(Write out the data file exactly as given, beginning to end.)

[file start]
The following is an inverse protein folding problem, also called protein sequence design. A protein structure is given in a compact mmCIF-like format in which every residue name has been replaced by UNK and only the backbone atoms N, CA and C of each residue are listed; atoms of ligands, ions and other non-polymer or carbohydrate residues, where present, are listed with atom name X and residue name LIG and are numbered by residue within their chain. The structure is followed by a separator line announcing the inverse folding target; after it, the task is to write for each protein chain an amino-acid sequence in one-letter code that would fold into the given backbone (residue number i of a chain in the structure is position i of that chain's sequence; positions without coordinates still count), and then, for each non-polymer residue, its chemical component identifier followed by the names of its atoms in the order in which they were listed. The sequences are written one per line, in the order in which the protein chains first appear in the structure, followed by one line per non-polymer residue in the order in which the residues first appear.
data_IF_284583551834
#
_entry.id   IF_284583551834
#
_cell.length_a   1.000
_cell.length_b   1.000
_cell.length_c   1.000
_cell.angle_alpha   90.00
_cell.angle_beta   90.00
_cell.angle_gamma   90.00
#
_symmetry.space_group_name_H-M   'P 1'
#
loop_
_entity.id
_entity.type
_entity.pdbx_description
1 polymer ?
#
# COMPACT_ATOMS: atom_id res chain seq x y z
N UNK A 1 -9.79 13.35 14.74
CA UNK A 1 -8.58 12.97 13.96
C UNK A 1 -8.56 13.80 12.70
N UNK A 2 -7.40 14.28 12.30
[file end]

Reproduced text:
The following is an inverse protein folding problem, also called protein sequence design. A protein structure is given in a compact mmCIF-like format in which every residue name has been replaced by UNK and only the backbone atoms N, CA and C of each residue are listed; atoms of ligands, ions and other non-polymer or carbohydrate residues, where present, are listed with atom name X and residue name LIG and are numbered by residue within their chain. The structure is followed by a separator line announcing the inverse folding target; after it, the task is to write for each protein chain an amino-acid sequence in one-letter code that would fold into the given backbone (residue number i of a chain in the structure is position i of that chain's sequence; positions without coordinates still count), and then, for each non-polymer residue, its chemical component identifier followed by the names of its atoms in the order in which they were listed. The sequences are written one per line, in the order in which the protein chains first appear in the structure, followed by one line per non-polymer residue in the order in which the residues first appear.
data_IF_284583551834
#
_entry.id   IF_284583551834
#
_cell.length_a   1.000
_cell.length_b   1.000
_cell.length_c   1.000
_cell.angle_alpha   90.00
_cell.angle_beta   90.00
_cell.angle_gamma   90.00
#
_symmetry.space_group_name_H-M   'P 1'
#
loop_
_entity.id
_entity.type
_entity.pdbx_description
1 polymer ?
#
# COMPACT_ATOMS: atom_id res chain seq x y z
N UNK A 1 -9.79 13.35 14.74
CA UNK A 1 -8.58 12.97 13.96
C UNK A 1 -8.56 13.80 12.70
N UNK A 2 -7.40 14.28 12.30